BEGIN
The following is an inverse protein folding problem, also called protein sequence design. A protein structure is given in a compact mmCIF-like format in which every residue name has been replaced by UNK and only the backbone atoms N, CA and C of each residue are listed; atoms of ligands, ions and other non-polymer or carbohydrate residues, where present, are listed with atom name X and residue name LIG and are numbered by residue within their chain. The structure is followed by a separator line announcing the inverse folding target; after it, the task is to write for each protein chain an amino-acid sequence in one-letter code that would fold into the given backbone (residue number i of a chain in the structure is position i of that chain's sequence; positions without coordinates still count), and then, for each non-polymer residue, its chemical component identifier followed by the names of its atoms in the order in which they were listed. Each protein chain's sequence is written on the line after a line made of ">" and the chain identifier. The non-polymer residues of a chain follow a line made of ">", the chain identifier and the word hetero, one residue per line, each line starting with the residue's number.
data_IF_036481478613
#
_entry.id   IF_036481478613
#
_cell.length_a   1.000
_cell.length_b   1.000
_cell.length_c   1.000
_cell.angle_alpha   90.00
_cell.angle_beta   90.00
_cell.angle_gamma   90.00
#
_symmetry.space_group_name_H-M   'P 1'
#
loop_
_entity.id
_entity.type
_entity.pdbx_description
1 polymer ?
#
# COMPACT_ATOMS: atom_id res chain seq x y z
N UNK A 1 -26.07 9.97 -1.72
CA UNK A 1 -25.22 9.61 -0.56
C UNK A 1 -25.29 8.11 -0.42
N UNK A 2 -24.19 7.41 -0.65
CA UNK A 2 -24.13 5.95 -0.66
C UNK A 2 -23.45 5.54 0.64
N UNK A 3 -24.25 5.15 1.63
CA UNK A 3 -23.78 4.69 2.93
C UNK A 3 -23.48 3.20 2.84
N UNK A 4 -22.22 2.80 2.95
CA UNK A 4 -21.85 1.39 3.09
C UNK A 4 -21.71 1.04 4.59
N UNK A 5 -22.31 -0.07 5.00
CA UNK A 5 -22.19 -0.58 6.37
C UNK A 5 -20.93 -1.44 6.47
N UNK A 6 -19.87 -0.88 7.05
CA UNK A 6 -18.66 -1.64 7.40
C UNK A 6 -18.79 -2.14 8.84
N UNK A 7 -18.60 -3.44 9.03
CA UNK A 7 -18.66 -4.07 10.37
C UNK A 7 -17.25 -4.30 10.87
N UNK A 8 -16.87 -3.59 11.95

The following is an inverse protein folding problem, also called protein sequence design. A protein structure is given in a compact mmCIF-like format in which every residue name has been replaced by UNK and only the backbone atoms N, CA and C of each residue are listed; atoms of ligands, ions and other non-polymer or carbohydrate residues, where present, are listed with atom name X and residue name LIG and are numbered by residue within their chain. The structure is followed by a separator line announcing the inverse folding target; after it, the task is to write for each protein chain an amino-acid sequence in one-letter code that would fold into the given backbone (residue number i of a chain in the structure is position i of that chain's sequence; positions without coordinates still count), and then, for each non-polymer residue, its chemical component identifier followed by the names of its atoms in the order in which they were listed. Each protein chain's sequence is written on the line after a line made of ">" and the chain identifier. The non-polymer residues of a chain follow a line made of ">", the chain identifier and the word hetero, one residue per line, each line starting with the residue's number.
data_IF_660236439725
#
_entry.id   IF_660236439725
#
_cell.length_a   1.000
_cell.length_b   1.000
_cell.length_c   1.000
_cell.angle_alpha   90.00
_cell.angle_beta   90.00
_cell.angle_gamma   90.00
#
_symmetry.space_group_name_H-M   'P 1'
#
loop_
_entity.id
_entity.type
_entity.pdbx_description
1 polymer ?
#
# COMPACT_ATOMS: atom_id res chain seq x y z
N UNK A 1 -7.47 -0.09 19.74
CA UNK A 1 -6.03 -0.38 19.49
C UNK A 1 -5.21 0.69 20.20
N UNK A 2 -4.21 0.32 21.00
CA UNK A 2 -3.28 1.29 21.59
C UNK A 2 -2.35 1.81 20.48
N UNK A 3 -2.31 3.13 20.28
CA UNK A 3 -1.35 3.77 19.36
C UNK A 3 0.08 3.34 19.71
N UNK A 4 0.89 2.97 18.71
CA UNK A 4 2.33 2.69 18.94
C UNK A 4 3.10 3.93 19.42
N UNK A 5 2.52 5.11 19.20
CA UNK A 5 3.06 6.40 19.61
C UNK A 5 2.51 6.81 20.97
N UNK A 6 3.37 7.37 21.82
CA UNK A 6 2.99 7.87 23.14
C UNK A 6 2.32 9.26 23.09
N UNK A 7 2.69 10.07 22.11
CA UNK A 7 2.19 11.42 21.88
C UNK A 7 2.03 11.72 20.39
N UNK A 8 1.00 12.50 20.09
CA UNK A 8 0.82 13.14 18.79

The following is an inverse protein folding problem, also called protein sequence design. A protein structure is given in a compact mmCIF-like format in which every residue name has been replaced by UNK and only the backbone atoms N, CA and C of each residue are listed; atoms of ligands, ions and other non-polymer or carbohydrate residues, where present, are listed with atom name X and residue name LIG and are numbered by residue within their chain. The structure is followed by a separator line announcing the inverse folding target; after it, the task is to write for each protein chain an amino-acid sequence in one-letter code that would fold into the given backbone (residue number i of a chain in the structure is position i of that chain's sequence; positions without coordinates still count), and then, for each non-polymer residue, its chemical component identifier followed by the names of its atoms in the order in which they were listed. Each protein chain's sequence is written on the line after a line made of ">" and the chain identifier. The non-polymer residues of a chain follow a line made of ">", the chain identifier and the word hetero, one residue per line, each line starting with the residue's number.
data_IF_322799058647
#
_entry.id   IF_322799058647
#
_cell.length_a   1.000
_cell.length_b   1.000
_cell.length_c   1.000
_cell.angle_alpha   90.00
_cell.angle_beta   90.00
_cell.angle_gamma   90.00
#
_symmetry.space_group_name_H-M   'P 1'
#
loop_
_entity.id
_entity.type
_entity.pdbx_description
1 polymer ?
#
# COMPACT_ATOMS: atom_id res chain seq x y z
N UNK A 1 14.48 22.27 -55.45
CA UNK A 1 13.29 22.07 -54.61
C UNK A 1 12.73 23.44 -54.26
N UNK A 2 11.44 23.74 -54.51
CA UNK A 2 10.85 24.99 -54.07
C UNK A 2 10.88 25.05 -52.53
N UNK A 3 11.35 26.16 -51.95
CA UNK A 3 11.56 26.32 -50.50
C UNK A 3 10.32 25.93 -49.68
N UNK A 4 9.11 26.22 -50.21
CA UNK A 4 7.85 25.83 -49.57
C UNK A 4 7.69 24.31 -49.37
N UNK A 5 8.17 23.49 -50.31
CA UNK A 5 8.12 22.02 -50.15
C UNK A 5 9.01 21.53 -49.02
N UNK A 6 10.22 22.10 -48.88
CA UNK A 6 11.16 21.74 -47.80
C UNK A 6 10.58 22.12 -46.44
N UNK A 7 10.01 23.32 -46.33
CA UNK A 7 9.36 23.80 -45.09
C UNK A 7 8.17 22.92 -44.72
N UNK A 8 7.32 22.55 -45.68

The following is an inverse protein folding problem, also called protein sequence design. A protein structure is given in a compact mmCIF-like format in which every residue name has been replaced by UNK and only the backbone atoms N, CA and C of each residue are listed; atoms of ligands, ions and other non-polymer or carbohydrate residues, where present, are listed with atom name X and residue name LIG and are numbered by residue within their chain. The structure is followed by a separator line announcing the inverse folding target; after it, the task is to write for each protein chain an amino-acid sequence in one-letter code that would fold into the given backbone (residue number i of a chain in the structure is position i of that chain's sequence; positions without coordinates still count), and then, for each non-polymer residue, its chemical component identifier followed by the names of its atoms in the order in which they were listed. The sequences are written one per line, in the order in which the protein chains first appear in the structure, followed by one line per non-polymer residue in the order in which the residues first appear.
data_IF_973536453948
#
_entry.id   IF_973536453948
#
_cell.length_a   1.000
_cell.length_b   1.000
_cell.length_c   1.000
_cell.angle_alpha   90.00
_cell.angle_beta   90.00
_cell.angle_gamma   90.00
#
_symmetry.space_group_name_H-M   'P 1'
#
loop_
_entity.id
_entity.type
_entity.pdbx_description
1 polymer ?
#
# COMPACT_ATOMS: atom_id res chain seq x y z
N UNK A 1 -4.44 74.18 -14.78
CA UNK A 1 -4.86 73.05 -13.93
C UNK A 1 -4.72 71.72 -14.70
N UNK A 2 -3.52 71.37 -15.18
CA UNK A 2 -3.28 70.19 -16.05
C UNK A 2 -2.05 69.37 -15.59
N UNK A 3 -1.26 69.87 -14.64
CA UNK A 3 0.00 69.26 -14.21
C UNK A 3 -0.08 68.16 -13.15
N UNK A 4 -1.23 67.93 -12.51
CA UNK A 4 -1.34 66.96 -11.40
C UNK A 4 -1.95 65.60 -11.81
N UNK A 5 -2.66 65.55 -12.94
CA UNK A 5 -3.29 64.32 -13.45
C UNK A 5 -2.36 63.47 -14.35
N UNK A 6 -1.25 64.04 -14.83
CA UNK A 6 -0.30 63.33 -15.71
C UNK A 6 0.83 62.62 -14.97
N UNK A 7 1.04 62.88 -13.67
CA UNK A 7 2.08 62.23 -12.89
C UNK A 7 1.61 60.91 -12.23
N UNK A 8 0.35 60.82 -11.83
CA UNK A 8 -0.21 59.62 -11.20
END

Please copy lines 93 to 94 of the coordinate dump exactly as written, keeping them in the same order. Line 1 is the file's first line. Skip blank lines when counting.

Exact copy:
_cell.length_a   1.000
_cell.length_b   1.000